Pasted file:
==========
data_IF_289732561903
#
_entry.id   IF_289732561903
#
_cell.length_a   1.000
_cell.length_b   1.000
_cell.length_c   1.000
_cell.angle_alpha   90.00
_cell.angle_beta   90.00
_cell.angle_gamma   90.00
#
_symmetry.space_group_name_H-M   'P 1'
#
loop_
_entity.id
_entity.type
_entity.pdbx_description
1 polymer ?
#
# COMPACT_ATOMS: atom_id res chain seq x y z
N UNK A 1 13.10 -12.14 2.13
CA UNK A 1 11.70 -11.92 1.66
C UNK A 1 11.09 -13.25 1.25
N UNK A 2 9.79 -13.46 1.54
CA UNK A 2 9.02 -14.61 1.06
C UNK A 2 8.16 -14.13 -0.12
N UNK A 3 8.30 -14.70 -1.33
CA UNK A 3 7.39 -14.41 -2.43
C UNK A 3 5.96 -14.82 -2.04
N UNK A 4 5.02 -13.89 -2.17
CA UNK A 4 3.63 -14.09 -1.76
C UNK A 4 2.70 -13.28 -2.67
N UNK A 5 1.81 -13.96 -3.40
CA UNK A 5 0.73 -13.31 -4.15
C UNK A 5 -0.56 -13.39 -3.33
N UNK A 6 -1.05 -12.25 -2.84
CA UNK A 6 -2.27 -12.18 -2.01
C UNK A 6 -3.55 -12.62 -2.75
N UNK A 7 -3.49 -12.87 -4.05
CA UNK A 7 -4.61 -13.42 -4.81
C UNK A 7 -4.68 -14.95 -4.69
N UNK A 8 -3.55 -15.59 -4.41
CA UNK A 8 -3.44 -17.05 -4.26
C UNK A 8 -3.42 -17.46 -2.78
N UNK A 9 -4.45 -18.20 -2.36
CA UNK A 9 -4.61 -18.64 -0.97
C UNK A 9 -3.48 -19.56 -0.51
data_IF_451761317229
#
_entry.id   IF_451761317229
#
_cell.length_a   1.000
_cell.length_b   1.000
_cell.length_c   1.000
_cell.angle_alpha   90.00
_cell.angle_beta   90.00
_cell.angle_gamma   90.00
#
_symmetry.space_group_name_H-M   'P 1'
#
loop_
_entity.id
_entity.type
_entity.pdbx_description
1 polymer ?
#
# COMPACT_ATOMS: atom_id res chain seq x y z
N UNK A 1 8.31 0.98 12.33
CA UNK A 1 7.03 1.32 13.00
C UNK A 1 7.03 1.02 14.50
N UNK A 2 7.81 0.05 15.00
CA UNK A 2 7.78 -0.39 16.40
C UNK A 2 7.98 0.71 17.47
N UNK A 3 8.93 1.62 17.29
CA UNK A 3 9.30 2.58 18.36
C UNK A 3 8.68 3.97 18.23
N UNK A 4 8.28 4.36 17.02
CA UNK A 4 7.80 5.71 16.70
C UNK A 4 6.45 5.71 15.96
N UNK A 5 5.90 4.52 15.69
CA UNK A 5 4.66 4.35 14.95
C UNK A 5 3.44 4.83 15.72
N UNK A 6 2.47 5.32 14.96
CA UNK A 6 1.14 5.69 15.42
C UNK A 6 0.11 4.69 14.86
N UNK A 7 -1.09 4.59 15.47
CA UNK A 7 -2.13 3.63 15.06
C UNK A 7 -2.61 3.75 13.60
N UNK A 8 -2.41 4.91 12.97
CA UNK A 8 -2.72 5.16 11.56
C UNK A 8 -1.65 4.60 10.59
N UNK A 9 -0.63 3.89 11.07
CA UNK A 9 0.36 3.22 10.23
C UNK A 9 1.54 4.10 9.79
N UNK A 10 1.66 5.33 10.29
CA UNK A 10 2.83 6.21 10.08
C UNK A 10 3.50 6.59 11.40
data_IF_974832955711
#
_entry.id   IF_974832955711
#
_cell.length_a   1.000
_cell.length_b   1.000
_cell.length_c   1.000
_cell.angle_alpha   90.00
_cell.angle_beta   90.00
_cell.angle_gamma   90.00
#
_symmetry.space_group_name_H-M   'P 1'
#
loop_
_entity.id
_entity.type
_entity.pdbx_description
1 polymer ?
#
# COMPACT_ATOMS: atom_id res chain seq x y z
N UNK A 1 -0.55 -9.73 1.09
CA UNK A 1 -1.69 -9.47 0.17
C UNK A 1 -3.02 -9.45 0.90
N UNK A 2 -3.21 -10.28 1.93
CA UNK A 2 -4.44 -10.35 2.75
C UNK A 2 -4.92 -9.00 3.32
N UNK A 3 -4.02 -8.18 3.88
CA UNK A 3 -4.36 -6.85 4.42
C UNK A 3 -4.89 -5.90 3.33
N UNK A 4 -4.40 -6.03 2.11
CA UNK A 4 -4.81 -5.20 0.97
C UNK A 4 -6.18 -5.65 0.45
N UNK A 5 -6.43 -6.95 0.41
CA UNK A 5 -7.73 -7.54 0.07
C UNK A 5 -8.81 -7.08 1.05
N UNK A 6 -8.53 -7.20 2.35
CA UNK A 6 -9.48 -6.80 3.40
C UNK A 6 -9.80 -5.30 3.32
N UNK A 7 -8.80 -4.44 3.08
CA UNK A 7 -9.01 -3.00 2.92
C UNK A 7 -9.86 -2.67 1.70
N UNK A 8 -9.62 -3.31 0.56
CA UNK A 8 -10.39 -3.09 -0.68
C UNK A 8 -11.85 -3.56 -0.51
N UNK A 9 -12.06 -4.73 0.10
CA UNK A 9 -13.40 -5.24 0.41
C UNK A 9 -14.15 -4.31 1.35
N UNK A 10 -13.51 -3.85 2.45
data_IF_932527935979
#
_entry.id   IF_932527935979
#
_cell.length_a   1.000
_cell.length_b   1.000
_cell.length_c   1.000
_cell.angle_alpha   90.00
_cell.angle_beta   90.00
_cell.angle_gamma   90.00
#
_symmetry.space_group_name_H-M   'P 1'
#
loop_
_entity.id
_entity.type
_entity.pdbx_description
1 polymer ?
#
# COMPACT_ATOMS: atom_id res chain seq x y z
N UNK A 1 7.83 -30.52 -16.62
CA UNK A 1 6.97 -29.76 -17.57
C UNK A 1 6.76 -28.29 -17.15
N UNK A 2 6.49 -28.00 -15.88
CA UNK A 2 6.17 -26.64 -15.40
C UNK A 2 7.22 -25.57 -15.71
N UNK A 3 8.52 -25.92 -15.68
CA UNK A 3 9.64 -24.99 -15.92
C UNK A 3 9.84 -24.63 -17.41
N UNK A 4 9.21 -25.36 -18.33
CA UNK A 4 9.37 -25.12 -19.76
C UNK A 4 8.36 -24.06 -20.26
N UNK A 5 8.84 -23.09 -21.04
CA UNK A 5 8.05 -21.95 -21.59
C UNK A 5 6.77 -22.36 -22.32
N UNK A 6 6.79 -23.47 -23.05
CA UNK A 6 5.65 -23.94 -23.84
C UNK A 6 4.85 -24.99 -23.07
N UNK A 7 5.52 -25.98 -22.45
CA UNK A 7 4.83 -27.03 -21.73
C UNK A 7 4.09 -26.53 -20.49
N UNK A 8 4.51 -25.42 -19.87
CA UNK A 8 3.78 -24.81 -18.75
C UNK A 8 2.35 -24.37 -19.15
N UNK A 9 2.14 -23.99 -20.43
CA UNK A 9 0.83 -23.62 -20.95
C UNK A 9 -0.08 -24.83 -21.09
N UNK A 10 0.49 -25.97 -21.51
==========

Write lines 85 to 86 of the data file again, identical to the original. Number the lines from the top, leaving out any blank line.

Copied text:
C UNK A 6 0.11 4.69 14.86
N UNK A 7 -1.09 4.59 15.47